5 years ago

The Great Gatsby - Planet eBook

The Great Gatsby - Planet eBook

He was silent for a

He was silent for a moment. The pebbles of the drive crunched under his feet. ‘Well, he certainly must have strained himself to get this menagerie together.’ A breeze stirred the grey haze of Daisy’s fur collar. ‘At least they’re more interesting than the people we know,’ she said with an effort. ‘You didn’t look so interested.’ ‘Well, I was.’ Tom laughed and turned to me. ‘Did you notice Daisy’s face when that girl asked her to put her under a cold shower?’ Daisy began to sing with the music in a husky, rhythmic whisper, bringing out a meaning in each word that it had never had before and would never have again. When the melody rose, her voice broke up sweetly, following it, in a way contralto voices have, and each change tipped out a little of her warm human magic upon the air. ‘Lots of people come who haven’t been invited,’ she said suddenly. ‘That girl hadn’t been invited. They simply force their way in and he’s too polite to object.’ ‘I’d like to know who he is and what he does,’ insisted Tom. ‘And I think I’ll make a point of finding out.’ ‘I can tell you right now,’ she answered. ‘He owned some drug stores, a lot of drug stores. He built them up himself.’ The dilatory limousine came rolling up the drive. ‘Good night, Nick,’ said Daisy. Her glance left me and sought the lighted top of the steps where ‘Three o’Clock in the Morning,’ a neat, sad little waltz 11 The Great Gatsby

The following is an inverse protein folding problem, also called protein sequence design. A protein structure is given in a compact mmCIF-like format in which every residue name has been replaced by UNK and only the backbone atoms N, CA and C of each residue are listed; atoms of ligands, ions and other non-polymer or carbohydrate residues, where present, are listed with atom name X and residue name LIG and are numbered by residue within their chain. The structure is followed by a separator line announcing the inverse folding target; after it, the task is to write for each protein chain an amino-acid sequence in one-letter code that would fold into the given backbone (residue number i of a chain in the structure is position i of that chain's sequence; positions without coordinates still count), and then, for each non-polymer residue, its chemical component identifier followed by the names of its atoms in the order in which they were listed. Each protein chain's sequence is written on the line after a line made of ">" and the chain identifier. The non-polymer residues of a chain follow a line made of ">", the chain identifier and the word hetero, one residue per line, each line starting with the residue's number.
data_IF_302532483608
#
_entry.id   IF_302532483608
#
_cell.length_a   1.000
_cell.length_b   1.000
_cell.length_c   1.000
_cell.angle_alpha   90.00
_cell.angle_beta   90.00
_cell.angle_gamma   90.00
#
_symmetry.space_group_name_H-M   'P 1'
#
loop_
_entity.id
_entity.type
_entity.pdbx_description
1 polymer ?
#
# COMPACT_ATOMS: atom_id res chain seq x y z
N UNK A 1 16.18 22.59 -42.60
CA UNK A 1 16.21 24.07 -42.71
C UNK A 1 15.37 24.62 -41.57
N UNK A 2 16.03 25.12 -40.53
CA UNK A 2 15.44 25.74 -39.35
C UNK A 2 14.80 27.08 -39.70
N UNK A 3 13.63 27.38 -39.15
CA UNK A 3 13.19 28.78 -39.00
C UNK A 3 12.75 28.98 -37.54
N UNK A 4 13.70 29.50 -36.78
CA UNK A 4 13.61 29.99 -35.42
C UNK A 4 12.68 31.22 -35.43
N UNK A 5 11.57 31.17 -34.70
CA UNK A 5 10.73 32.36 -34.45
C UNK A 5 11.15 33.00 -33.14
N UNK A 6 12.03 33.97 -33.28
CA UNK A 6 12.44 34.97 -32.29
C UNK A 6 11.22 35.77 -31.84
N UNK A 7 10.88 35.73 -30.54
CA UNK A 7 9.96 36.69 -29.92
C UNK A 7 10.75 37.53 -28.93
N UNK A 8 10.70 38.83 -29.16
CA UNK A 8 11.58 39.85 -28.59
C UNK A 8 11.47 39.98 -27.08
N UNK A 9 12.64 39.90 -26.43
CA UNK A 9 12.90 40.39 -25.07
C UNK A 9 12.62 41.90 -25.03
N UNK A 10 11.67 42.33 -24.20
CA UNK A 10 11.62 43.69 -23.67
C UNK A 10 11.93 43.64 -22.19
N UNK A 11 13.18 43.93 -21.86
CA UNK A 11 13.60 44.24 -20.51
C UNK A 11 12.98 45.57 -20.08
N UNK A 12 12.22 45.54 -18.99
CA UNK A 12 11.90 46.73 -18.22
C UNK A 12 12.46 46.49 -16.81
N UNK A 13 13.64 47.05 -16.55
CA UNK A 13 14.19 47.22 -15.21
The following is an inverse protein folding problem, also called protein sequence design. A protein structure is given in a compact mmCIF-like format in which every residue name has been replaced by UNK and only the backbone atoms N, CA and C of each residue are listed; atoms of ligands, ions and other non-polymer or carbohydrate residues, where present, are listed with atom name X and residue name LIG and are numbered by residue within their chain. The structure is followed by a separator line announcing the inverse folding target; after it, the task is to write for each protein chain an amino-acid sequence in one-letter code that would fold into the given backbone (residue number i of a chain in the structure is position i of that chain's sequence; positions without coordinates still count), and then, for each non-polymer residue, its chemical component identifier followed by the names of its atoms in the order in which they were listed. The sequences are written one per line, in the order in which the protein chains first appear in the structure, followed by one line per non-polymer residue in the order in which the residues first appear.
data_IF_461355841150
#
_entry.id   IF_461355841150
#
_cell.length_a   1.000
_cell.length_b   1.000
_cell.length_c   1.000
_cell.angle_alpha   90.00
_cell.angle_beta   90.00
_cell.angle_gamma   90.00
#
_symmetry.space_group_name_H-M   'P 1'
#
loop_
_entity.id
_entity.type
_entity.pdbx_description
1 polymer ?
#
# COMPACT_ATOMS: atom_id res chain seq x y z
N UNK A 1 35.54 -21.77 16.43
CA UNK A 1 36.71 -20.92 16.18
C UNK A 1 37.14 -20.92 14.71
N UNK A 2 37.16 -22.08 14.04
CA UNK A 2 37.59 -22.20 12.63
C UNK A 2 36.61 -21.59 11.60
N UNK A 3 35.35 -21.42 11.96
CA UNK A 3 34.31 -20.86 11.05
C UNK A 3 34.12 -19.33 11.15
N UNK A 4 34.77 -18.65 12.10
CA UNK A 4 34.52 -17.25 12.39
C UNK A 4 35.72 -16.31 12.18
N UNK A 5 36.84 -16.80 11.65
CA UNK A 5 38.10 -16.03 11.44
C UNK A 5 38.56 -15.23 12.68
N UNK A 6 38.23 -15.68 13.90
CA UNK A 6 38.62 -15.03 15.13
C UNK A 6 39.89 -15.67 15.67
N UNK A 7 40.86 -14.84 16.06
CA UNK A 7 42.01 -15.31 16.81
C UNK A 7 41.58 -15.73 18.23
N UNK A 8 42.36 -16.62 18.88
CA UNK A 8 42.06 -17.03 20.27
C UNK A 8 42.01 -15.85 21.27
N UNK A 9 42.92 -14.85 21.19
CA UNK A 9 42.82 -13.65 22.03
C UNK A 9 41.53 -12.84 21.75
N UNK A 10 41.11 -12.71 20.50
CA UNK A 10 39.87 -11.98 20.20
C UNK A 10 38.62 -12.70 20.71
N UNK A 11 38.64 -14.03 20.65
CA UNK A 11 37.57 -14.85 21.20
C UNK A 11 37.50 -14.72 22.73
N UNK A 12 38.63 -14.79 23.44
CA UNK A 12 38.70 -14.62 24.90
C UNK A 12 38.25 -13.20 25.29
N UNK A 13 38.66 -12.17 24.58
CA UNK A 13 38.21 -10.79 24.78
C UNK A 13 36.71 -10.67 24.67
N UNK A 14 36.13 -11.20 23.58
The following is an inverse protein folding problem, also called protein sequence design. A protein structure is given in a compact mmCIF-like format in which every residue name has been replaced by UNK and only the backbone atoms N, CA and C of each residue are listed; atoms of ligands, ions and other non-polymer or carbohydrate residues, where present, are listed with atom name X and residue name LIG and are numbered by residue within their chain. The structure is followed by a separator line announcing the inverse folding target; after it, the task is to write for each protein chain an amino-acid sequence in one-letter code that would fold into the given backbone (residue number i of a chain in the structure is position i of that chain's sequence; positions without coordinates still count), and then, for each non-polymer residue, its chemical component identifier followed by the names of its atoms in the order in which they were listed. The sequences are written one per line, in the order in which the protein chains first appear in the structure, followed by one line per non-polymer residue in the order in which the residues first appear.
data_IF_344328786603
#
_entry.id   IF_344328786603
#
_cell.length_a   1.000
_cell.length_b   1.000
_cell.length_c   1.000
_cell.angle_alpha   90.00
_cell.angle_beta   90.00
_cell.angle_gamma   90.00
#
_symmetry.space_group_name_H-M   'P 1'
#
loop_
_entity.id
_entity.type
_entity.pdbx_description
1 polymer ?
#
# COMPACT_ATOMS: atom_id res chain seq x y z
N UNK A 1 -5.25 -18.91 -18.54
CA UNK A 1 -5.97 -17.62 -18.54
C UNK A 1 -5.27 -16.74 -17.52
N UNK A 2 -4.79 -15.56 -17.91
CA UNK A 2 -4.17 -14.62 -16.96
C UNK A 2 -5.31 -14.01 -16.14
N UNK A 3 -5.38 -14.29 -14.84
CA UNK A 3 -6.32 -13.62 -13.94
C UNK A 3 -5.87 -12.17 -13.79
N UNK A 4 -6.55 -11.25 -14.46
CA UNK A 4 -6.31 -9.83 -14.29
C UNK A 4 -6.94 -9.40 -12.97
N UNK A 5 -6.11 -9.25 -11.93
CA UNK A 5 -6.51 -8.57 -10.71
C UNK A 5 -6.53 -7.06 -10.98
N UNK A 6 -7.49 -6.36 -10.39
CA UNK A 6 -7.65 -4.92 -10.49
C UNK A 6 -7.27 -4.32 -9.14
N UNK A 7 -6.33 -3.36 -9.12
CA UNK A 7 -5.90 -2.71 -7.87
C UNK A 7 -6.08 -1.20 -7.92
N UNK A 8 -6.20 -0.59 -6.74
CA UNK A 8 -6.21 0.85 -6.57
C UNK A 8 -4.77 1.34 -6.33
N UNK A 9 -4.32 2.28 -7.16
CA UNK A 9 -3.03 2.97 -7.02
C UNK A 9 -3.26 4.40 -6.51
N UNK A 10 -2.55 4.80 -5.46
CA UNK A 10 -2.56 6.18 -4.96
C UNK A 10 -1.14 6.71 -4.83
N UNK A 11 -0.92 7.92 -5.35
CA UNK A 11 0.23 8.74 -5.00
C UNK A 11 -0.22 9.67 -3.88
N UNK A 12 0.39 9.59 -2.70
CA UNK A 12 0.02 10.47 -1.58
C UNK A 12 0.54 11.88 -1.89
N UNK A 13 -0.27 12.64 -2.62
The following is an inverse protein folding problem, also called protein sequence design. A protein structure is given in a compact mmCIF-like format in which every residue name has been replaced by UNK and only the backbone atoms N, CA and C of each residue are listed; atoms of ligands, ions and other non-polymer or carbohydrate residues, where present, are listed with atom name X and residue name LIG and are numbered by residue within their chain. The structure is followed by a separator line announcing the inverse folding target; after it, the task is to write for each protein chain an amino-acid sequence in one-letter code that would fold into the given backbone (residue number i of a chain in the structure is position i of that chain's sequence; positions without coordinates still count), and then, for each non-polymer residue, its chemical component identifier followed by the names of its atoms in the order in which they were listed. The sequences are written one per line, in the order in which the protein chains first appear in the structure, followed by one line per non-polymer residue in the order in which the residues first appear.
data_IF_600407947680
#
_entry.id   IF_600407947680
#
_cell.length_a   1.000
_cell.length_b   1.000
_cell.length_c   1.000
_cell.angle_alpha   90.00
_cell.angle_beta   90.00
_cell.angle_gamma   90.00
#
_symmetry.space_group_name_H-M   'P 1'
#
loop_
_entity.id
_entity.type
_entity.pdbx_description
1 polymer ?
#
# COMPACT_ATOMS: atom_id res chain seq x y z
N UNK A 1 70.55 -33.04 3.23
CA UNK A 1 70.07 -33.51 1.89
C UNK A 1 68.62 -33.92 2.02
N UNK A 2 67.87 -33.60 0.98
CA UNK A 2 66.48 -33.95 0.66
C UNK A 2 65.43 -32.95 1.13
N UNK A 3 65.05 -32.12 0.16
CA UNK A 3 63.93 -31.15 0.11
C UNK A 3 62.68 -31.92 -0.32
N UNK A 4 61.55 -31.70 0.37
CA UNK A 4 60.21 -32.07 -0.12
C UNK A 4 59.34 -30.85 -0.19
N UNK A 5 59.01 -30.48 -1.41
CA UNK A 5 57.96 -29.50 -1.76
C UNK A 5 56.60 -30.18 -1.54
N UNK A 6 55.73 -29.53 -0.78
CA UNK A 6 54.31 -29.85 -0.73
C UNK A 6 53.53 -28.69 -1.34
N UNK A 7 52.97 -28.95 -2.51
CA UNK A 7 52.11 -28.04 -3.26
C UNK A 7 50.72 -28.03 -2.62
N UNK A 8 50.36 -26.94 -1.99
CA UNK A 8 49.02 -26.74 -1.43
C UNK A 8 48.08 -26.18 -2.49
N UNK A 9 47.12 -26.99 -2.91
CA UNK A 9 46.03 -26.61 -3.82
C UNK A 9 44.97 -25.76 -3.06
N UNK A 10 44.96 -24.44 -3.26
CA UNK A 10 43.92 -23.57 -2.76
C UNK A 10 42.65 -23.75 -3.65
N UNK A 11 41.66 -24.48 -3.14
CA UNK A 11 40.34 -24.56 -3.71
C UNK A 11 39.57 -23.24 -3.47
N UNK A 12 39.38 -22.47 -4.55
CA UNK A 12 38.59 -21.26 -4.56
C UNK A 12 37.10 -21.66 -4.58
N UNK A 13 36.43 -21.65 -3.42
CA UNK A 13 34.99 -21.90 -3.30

of that year, was drifting out the open door. After all, in the very casualness of Gatsby’s party there were romantic possibilities totally absent from her world. What was it up there in the song that seemed to be calling her back inside? What would happen now in the dim incalculable hours? Perhaps some unbelievable guest would arrive, a person infinitely rare and to be marvelled at, some authentically radiant young girl who with one fresh glance at Gatsby, one moment of magical encounter, would blot out those five years of unwavering devotion. I stayed late that night. Gatsby asked me to wait until he was free and I lingered in the garden until the inevitable swimming party had run up, chilled and exalted, from the black beach, until the lights were extinguished in the guest rooms overhead. When he came down the steps at last the tanned skin was drawn unusually tight on his face, and his eyes were bright and tired. ‘She didn’t like it,’ he said immediately. ‘Of course she did.’ ‘She didn’t like it,’ he insisted. ‘She didn’t have a good time.’ He was silent and I guessed at his unutterable depression. ‘I feel far away from her,’ he said. ‘It’s hard to make her understand.’ ‘You mean about the dance?’ ‘The dance?’ He dismissed all the dances he had given with a snap of his fingers. ‘Old sport, the dance is unimportant.’ Free eBooks at Planet 11

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